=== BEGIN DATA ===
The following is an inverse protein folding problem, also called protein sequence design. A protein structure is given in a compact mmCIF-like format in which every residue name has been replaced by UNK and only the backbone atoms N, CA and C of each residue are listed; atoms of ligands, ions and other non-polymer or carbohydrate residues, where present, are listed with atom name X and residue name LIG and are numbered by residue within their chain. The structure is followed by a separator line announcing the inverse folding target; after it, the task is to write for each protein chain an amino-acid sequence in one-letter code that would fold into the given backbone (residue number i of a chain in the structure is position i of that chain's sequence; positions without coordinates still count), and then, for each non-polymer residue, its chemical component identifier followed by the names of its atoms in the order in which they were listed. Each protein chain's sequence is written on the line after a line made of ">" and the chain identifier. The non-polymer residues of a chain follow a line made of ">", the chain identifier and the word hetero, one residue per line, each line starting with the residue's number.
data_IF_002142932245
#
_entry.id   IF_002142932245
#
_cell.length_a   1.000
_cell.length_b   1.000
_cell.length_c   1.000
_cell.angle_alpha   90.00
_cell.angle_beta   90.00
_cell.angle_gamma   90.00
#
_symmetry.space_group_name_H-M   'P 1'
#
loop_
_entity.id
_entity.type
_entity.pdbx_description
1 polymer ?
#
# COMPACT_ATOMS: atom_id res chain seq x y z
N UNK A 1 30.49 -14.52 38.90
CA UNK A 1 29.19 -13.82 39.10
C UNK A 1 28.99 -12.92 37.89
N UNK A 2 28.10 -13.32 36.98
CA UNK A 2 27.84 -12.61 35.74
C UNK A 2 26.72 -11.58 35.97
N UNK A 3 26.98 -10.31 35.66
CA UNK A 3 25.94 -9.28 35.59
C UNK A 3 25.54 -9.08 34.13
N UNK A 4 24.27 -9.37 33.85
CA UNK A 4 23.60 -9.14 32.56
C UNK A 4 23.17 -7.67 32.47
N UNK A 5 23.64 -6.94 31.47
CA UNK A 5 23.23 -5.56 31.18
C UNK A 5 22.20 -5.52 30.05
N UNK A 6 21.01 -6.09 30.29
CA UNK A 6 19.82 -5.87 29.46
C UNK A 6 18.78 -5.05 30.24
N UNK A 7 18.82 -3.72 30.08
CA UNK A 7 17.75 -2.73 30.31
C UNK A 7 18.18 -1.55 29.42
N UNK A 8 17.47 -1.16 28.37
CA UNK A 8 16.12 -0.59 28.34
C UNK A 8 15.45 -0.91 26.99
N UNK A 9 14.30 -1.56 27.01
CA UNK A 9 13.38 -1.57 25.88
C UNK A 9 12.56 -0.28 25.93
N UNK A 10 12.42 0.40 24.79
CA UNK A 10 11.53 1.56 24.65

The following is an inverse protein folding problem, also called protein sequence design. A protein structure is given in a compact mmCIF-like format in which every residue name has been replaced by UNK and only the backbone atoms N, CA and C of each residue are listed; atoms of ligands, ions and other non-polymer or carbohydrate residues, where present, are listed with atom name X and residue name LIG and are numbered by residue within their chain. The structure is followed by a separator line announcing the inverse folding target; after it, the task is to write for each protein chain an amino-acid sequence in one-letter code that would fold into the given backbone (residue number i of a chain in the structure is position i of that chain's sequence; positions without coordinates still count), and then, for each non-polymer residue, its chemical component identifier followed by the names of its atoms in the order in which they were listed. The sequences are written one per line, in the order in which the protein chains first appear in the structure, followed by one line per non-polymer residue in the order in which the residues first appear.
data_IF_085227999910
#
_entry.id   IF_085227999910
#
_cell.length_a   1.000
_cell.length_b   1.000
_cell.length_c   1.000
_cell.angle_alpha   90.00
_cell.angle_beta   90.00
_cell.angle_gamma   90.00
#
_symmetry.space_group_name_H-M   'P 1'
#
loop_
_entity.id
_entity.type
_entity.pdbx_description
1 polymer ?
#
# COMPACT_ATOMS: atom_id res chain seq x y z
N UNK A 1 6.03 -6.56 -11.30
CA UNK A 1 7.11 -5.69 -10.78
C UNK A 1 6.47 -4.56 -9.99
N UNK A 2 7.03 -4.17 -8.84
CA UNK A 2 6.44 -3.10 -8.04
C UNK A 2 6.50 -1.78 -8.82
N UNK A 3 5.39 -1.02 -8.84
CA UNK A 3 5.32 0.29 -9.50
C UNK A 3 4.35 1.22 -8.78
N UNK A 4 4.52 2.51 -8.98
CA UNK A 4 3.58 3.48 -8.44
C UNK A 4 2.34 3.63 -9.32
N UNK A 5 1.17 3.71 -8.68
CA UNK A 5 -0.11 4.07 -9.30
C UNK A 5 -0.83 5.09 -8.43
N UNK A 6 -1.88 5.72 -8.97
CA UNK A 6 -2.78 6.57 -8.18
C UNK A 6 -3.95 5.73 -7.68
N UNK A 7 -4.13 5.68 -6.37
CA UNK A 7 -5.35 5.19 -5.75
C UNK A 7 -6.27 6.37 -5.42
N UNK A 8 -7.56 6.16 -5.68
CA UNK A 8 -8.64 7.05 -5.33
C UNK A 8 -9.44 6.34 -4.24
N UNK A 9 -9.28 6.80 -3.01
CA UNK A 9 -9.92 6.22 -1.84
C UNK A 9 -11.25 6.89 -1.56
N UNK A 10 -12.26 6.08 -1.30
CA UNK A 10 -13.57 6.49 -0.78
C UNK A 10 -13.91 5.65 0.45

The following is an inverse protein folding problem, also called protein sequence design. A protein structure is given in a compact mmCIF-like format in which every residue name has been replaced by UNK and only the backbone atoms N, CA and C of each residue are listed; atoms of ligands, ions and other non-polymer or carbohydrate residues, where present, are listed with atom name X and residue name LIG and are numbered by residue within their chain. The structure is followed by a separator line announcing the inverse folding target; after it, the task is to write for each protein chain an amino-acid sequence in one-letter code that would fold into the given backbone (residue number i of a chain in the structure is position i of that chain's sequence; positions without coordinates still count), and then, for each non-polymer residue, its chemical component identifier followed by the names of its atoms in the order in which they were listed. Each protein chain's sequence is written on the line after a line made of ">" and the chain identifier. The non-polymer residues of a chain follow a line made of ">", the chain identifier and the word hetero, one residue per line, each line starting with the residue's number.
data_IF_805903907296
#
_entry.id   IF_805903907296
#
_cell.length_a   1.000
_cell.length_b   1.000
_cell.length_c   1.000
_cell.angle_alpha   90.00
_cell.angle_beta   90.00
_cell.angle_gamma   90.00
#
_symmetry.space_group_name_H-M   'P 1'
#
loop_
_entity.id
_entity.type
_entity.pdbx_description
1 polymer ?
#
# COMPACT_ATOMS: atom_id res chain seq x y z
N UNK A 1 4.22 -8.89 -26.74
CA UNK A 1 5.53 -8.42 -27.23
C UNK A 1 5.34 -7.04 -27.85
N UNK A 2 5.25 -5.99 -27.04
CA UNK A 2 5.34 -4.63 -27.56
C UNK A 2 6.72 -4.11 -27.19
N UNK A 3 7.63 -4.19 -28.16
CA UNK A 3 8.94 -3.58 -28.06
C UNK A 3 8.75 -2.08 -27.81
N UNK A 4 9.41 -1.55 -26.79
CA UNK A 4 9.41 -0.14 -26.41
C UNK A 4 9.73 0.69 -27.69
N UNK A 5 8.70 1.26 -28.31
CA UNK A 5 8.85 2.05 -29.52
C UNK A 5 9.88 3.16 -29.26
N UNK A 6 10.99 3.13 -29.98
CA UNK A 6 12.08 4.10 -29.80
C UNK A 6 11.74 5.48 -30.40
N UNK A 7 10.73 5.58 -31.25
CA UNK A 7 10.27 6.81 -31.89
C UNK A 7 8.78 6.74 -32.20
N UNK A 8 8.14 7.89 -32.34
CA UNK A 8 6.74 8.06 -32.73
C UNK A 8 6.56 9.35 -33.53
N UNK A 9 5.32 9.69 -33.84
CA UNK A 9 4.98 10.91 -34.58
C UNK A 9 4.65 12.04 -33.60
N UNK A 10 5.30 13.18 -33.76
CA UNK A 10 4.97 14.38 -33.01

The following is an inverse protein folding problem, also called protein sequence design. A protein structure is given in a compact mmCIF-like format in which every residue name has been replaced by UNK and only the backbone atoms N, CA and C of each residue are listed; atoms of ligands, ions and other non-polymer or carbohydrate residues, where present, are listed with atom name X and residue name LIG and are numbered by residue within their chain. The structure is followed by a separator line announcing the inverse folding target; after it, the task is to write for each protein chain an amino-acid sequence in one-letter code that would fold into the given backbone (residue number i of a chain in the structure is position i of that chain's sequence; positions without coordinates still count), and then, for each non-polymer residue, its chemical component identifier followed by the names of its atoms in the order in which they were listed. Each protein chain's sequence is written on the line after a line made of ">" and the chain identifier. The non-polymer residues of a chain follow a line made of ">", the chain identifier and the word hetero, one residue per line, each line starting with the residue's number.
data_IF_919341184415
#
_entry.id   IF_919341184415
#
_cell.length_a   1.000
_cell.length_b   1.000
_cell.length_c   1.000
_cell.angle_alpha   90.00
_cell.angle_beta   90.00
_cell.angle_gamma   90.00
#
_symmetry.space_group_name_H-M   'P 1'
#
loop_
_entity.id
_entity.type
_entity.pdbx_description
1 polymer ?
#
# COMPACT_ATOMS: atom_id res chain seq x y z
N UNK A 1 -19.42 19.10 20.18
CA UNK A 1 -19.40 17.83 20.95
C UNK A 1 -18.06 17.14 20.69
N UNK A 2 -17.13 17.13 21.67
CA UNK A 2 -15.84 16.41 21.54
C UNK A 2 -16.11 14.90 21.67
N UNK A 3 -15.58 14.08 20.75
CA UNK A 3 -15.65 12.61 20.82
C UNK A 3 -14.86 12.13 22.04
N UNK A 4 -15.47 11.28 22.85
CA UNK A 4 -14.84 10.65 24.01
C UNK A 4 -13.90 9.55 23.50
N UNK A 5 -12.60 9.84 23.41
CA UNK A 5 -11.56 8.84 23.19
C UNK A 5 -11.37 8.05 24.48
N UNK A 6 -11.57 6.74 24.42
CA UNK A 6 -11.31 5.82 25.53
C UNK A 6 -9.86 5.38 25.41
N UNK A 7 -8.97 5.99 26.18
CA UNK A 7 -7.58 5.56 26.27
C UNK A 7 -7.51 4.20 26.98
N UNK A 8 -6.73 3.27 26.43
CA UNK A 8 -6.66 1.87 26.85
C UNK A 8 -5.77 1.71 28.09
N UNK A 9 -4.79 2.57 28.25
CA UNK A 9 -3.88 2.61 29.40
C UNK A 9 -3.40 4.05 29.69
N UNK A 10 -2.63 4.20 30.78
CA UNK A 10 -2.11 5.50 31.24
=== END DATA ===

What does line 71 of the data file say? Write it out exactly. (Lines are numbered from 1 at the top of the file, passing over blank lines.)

# COMPACT_ATOMS: atom_id res chain seq x y z